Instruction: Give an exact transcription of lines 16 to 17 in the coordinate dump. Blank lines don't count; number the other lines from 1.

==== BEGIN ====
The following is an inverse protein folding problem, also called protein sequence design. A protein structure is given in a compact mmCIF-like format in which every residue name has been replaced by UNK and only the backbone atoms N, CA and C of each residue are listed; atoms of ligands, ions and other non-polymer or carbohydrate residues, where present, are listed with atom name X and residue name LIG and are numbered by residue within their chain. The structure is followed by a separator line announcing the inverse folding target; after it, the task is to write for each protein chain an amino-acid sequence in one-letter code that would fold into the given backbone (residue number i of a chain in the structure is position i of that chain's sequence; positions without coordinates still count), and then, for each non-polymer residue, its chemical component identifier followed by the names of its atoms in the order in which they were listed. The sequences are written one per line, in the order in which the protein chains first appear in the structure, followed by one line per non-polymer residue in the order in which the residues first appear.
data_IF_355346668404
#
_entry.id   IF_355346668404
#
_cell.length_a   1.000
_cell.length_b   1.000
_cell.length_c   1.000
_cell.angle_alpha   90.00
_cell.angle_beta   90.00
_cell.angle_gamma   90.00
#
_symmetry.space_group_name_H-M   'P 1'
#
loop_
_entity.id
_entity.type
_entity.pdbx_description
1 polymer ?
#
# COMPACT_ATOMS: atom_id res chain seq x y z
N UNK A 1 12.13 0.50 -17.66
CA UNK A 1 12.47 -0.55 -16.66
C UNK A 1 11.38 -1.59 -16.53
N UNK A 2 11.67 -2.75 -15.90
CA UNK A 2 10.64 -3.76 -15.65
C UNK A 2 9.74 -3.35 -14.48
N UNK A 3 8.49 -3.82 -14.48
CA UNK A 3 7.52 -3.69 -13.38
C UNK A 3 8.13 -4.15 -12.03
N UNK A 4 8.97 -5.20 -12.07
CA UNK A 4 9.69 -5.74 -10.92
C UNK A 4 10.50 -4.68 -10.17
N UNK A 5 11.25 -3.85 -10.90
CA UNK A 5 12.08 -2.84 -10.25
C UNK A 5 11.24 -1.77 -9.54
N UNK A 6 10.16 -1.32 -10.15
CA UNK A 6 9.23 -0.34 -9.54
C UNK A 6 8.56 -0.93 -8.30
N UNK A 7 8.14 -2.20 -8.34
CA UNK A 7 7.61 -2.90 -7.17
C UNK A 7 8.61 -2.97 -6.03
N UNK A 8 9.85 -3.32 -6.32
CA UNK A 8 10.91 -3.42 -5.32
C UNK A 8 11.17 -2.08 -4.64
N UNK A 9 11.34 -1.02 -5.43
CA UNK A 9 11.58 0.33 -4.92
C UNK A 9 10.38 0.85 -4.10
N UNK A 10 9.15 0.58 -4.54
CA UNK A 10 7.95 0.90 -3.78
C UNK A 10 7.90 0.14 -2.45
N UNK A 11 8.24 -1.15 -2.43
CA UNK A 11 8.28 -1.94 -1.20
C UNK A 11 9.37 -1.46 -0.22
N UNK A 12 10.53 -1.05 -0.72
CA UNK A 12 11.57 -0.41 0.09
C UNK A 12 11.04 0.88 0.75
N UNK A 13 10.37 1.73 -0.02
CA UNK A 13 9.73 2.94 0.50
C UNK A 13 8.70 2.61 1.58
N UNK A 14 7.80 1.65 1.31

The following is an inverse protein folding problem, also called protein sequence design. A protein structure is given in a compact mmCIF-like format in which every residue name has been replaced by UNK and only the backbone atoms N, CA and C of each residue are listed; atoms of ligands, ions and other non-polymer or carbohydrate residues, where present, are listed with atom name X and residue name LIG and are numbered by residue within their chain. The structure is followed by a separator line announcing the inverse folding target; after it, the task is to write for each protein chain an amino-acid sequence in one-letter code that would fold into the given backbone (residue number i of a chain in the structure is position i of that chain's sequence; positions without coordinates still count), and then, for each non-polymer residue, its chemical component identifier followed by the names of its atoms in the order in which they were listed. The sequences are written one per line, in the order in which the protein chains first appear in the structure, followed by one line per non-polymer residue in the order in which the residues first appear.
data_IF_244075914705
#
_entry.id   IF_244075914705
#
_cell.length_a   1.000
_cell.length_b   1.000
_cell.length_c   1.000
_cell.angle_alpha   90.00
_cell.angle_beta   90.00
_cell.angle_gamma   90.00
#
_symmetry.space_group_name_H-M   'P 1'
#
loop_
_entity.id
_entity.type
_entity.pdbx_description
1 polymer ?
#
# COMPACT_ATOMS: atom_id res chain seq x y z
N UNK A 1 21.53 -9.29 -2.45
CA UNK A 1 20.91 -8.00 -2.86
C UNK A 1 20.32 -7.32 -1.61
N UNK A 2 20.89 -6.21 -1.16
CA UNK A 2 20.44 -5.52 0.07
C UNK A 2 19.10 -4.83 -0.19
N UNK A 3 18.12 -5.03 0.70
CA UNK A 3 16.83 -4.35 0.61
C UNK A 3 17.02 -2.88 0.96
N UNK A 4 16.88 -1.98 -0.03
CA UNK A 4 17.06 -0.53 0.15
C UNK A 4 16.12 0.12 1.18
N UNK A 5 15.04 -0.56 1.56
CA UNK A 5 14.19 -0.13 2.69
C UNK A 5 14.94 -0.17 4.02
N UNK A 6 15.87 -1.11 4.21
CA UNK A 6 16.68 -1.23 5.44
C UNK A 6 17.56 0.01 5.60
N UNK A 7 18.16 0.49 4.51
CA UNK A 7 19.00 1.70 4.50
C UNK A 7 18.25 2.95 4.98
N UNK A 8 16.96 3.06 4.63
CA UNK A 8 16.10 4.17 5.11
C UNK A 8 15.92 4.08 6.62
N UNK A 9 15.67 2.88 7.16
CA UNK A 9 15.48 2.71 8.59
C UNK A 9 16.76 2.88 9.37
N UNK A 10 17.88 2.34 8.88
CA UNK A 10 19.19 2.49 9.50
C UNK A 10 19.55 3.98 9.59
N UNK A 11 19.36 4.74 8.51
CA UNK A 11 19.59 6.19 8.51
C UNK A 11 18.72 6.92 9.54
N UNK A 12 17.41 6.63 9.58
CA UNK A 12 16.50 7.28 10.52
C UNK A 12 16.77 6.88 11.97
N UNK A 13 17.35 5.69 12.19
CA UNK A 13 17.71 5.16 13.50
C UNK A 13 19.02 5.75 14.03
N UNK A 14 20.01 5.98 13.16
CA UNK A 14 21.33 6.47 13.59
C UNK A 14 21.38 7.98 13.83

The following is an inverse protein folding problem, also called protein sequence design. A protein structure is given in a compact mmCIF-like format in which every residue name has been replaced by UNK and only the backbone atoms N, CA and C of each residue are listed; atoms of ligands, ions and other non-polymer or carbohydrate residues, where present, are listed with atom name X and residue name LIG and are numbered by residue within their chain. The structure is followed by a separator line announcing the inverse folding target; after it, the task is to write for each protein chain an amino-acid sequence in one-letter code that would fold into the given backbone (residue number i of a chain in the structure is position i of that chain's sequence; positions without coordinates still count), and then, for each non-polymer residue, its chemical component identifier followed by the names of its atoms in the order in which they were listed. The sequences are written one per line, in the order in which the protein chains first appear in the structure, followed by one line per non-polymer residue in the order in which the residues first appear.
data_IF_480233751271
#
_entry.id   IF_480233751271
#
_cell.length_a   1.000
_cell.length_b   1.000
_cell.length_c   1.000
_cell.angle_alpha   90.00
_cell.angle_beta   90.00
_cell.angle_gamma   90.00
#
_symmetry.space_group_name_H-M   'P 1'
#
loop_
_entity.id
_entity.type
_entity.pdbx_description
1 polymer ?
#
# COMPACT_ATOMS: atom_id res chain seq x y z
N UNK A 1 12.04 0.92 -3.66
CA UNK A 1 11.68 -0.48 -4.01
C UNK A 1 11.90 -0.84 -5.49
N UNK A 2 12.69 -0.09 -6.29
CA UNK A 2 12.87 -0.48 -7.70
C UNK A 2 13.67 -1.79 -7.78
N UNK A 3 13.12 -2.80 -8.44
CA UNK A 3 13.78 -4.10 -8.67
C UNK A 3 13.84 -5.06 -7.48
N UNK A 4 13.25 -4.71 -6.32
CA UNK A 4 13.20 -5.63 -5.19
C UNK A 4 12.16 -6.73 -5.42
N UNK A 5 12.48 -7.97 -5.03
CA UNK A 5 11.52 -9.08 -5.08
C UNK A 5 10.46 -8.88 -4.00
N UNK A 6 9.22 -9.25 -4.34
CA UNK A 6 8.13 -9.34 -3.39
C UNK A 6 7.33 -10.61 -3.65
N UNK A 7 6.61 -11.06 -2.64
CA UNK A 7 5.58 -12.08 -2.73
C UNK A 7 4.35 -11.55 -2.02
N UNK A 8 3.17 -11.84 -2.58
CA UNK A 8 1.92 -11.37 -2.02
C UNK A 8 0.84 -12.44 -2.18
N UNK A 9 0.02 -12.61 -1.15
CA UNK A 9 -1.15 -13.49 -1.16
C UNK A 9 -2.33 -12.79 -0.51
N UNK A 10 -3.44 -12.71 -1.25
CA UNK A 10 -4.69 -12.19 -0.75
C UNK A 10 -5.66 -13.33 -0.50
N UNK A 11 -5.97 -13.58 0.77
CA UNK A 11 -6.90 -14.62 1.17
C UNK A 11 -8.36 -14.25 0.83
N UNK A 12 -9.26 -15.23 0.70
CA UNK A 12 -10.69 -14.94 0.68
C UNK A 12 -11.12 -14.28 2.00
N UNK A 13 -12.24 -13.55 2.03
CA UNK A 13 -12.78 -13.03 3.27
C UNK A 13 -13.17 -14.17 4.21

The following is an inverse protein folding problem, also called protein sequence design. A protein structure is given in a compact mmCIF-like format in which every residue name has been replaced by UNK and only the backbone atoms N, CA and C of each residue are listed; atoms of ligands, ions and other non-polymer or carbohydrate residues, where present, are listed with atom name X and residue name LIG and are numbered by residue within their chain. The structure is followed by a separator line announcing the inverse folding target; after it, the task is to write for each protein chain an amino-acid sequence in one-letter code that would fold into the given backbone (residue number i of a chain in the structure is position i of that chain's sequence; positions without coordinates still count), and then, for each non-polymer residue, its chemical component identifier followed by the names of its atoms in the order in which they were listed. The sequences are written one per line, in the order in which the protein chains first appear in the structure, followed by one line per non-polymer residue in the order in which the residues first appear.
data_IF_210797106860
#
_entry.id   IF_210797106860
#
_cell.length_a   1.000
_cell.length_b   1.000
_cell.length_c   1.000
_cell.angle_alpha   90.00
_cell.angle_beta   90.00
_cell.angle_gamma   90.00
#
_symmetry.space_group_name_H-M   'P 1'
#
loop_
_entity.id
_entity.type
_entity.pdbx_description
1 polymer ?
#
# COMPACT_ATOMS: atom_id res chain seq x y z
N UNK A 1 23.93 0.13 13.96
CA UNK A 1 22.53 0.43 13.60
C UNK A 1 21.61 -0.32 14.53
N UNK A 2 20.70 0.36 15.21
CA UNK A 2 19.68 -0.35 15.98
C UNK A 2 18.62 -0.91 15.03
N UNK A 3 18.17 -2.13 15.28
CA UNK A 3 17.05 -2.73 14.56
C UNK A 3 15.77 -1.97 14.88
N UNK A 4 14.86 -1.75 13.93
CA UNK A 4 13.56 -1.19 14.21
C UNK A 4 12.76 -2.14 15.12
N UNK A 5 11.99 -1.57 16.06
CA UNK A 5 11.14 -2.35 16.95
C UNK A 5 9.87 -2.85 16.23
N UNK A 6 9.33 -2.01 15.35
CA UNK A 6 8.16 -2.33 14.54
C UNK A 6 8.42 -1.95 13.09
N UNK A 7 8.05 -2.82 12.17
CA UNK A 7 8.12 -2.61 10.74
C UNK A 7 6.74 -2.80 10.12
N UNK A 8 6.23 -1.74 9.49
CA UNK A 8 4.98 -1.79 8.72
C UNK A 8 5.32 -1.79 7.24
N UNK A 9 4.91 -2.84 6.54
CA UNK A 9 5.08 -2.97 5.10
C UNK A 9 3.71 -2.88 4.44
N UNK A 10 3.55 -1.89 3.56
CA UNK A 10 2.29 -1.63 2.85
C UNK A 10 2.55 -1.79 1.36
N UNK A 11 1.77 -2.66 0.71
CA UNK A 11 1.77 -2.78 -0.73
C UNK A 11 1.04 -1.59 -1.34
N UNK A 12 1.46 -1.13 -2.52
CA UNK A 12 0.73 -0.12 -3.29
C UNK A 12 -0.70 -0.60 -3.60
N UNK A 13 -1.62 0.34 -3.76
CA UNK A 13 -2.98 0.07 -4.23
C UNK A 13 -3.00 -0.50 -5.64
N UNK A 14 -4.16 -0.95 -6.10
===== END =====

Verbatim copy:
_entity.id
_entity.type